The book of Deuteronomy begins by saying, “These are the words which Moses spoke to all Israel beyond the Jordan in the wilderness…. It happened in the fortieth year, in the eleventh month, on the first day of the month, that Moses spoke to the children of Israel, according to all that Yahweh had given him in commandment to them” (1:1, 3). Moses is the spokesperson, but he speaks only what God has given him to speak.
In the first four chapters, Moses recounts Israel’s history with Yahweh. In chapter 5, he recites the Ten Commandments, along with the circumstances in which Moses received the commandments and, in turn, gave them to the Israelites. In chapter 6, he recounts the greatest commandment, “Hear, Israel: Yahweh is our God; Yahweh is one: and you shall love Yahweh your God with all your heart, and with all your soul, and with all your might” (6:4-5).
In chapter 7, Moses begins to prepare the Israelites for the day when they will enter the Promised Land. He reminds them that they are God’s chosen people, and warns them not to intermingle or intermarry with the people who currently occupy the Promised Land. He also reminds them that they are a covenant people (7:12) and promises blessings and prosperity if they will keep the commandments that Yahweh has given them.
Chapter 8 begins with a call to keep the commandments and to remember their history—a history in which God humbled Israel in the wilderness—and a history in which he fed the Israelites manna and kept their clothing from wearing out. He says, “You shall keep the commandments of Yahweh your God, to walk in his ways, and to fear him” (8:6).
DEUTERONOMY 8:7-10. YAHWEH BRINGS YOU INTO A GOOD LAND
7For Yahweh your God (Hebrew: Yahweh ka elohim) brings you into a good land, a land of brooks of water, of springs, and underground water flowing into valleys and hills; 8a land of wheat and barley, and vines and fig trees and pomegranates; a land of olive trees and honey; 9a land in which you shall eat bread without scarceness, you shall not lack anything in it; a land whose stones are iron, and out of whose hills you may dig copper. 10You shall eat and be full, and you shall bless Yahweh your God for the good land which he has given you.
“For Yahweh your God (Yahweh ka elohim) brings you into a good land” (v. 7). Moses is preparing the Israelites for the day when they will enter the Promised Land. They will need to remember that they did not enter that land on their own. It is Yahweh who is bringing them into that land. It is Yahweh who will help them to overcome the inhabitants of that land. It is Yahweh who will provide for their needs in that land.
“a land of brooks of water, of springs, and underground water flowing into valleys and hills“ (v. 7). Water, of course, is essential to life. In that arid part of the world, flowing streams and underground springs of water constitute the very picture of well-being. This land that they are preparing to enter must be a truly wonderful place if it is watered as this verse describes.
“a land of wheat and barley, and vines and fig trees and pomegranates; a land of olive trees and honey“ (v. 8). These plants constitute a broad palate of attractive food—wheat and barley for bread, the staple of their diets—vines for wine—fig trees and pomegranates for fruit—olive trees for oil, essential for cooking—and honey for sweetness.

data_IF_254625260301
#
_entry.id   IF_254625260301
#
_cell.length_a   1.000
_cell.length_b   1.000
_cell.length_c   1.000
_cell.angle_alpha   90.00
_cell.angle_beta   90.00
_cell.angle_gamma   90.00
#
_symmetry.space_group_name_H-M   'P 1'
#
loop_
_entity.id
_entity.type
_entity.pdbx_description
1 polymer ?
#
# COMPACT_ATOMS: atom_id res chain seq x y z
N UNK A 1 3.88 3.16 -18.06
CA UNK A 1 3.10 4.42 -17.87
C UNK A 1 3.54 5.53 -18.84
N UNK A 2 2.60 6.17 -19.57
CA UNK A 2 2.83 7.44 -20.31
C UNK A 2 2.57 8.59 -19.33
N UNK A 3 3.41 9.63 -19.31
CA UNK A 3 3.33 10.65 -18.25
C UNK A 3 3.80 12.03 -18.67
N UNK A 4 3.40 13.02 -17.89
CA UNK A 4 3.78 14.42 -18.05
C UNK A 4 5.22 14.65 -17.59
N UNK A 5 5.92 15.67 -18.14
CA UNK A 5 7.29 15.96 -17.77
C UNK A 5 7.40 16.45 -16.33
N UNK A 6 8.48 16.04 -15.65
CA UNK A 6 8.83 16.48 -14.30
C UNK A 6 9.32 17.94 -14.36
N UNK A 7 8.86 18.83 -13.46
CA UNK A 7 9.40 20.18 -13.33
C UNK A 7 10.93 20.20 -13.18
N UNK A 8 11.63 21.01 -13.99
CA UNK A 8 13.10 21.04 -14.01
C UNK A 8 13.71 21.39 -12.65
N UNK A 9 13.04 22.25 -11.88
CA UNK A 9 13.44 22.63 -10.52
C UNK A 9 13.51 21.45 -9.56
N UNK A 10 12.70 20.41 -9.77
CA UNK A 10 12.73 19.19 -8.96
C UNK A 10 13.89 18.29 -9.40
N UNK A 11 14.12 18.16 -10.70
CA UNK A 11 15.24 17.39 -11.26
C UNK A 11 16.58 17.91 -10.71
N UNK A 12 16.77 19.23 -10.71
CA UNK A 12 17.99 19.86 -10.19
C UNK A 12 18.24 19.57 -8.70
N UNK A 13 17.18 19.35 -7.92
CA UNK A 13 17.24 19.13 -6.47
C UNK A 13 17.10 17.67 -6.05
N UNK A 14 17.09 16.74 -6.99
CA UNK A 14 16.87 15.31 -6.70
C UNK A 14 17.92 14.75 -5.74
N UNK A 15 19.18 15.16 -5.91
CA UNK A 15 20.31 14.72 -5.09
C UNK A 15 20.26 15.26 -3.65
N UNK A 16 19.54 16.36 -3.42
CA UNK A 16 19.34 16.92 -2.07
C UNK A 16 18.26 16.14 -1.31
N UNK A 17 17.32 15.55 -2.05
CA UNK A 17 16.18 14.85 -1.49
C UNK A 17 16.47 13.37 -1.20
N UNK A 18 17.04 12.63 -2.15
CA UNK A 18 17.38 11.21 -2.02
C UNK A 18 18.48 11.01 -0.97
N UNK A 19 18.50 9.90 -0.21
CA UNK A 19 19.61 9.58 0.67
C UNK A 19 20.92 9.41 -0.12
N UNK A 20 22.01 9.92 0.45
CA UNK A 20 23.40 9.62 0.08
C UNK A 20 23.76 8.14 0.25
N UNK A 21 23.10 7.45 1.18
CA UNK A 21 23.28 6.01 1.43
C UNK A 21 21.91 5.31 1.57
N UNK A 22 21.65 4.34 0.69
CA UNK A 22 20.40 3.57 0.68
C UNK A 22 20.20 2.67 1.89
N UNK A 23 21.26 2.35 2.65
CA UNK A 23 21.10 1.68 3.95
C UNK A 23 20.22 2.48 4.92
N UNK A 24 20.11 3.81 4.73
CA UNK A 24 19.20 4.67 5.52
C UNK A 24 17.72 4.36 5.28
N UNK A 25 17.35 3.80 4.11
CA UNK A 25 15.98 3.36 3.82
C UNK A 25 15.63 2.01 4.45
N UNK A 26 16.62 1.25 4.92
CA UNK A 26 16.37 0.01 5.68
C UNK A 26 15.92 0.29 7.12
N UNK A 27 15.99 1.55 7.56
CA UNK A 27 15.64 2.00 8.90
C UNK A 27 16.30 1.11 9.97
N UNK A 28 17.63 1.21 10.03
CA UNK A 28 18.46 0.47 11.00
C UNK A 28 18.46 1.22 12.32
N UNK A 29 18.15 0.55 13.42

Talmudic authorities thought of this honey as derived from dates rather than bees. They base this conclusion on the fact that all the other items mentioned in this list are plant-based (Buescher, see also Christensen). Note that, while this land is often described as a land “flowing with milk and honey,” milk is not mentioned in this verse.
“a land in which you shall eat bread without scarceness, you shall not lack anything in it“ (v. 9a). As noted above, in primitive societies, bread is the staple of life. If these people have plenty of bread—which Moses promises that they will have—they will feel prosperous indeed. Moses goes on to promise that their blessings will not be limited to bread. They will lack nothing.
“a land whose stones are iron, and out of whose hills you may dig copper“ (v. 9b). The Arabah (the region south of the Dead Sea) will produce both iron and copper ore.
“You shall eat and be full, and you shall bless Yahweh your God for the good land which he has given you“ (v. 10). Moses instructs the people, when they have eaten their fill, not to forget that it was Yahweh that made their prosperity possible.
This verse and the following verses have an obvious connection with Thanksgiving. That holiday calls us to count our blessings—and to remember the Lord who made those blessings possible.
DEUTERONOMY 8:11-16. BEWARE LEST YOU FORGET YAHWEH YOUR GOD
11Beware lest you forget Yahweh your God, in not keeping his commandments, and his ordinances, and his statutes, which I command you this day: 12lest, when you have eaten and are full, and have built goodly houses, and lived therein; 13and when your herds and your flocks multiply, and your silver and your gold is multiplied, and all that you have is multiplied; 14then your heart be lifted up, and you forget Yahweh your God, who brought you forth out of the land of Egypt, out of the house of bondage;15who led you through the great and terrible wilderness, with fiery serpents and scorpions, and thirsty ground where there was no water; who brought you forth water out of the rock of flint; 16who fed you in the wilderness with manna, which your fathers didn’t know; that he might humble you, and that he might prove (Hebrew: nasah) you, to do you good at your latter end:
“Beware lest you forget Yahweh your God, in not keeping his commandments, and his ordinances, and his statutes, which I command you this day“ (v. 11). Remembering their covenant with Yahweh will keep the Israelites grounded. Forgetting the covenant would cast them adrift in a world that has the potential to turn treacherous. Remembering the mighty acts of Yahweh is the pathway to wisdom and life. Forgetting Yahweh is the pathway to foolishness and death.